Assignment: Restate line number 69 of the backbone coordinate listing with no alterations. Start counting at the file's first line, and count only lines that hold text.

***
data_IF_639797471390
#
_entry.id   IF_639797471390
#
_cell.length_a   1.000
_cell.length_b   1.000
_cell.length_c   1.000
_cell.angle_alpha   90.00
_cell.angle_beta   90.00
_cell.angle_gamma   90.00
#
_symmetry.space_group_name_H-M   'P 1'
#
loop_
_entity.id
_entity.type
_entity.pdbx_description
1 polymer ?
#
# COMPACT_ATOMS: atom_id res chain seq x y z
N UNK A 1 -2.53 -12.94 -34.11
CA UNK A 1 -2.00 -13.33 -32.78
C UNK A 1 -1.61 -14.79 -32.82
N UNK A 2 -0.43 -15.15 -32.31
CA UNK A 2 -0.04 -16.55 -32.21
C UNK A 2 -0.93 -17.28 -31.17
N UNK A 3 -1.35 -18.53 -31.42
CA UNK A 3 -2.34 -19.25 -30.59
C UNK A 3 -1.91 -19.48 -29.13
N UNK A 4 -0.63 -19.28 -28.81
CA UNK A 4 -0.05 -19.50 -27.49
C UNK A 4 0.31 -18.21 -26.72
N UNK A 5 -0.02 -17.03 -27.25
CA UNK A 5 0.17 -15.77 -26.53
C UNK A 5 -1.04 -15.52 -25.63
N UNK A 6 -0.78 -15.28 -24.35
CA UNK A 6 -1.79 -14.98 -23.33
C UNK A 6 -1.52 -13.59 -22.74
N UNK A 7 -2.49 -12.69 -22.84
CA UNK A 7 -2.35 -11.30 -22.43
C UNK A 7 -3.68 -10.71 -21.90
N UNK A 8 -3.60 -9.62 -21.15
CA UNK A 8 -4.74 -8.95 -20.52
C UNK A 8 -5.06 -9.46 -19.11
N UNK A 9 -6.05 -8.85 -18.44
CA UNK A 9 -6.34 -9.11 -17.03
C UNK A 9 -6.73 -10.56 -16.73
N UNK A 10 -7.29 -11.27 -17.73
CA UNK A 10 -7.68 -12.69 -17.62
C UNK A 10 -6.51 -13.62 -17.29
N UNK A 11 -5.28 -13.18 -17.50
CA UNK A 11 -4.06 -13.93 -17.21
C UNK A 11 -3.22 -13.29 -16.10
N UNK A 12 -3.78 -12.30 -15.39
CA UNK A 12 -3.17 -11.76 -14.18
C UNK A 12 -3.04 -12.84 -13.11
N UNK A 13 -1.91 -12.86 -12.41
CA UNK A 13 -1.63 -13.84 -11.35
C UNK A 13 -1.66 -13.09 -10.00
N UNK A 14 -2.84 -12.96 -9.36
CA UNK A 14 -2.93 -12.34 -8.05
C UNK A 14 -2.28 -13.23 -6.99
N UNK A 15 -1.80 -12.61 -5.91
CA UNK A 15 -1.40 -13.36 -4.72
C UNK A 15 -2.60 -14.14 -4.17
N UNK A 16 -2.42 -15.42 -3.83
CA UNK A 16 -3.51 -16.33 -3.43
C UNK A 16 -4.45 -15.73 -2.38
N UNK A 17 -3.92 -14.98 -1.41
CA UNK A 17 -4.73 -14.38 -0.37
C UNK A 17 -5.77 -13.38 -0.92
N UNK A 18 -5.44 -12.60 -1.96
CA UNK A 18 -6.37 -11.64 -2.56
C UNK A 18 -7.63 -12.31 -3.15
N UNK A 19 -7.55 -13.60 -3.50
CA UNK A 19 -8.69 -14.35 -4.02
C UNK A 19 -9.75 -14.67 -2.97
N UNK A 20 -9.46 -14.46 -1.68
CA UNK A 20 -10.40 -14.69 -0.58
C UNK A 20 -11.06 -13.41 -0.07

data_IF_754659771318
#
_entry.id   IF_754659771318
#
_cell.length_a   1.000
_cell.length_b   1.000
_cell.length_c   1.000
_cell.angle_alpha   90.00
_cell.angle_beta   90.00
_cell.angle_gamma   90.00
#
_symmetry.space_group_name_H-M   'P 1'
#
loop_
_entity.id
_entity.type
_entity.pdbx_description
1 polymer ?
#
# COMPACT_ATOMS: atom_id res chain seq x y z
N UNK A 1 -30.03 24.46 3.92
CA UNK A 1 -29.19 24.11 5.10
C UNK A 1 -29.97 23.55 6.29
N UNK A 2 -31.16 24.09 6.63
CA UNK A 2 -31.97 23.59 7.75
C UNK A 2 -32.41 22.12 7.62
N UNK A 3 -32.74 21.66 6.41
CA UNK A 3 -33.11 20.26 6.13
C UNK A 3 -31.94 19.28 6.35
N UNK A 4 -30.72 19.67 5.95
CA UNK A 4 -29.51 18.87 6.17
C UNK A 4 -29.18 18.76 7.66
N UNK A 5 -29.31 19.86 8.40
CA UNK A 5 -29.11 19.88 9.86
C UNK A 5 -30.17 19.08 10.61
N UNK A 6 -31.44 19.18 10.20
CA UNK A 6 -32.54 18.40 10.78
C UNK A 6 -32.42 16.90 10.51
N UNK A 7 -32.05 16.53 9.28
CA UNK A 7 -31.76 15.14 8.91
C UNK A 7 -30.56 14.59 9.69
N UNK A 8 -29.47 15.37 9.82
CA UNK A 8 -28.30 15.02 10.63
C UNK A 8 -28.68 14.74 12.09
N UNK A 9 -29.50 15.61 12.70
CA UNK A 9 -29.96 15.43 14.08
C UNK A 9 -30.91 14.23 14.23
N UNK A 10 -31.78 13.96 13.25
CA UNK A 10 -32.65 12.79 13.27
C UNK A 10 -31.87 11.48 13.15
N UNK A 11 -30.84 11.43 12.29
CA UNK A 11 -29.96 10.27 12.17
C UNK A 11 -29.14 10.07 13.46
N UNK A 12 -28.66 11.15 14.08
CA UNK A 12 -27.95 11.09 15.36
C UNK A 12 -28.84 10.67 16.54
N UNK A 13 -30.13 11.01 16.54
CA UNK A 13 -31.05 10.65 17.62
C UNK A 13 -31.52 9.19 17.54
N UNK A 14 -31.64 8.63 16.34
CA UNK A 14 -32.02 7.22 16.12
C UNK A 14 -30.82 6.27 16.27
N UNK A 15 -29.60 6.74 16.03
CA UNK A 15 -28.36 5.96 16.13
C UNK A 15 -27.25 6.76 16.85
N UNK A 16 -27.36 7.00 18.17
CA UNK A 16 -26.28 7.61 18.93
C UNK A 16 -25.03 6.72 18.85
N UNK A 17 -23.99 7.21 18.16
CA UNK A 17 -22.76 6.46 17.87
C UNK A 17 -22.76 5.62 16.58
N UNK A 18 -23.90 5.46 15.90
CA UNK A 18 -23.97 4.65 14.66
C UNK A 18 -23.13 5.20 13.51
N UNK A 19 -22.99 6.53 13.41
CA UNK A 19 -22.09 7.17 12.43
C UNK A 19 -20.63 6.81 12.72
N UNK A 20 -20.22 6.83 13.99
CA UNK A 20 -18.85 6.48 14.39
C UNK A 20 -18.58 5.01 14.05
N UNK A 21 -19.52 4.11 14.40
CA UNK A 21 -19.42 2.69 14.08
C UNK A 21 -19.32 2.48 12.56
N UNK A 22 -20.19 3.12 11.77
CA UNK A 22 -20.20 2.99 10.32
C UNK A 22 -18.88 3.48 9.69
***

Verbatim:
N UNK A 17 -3.92 -14.98 -1.41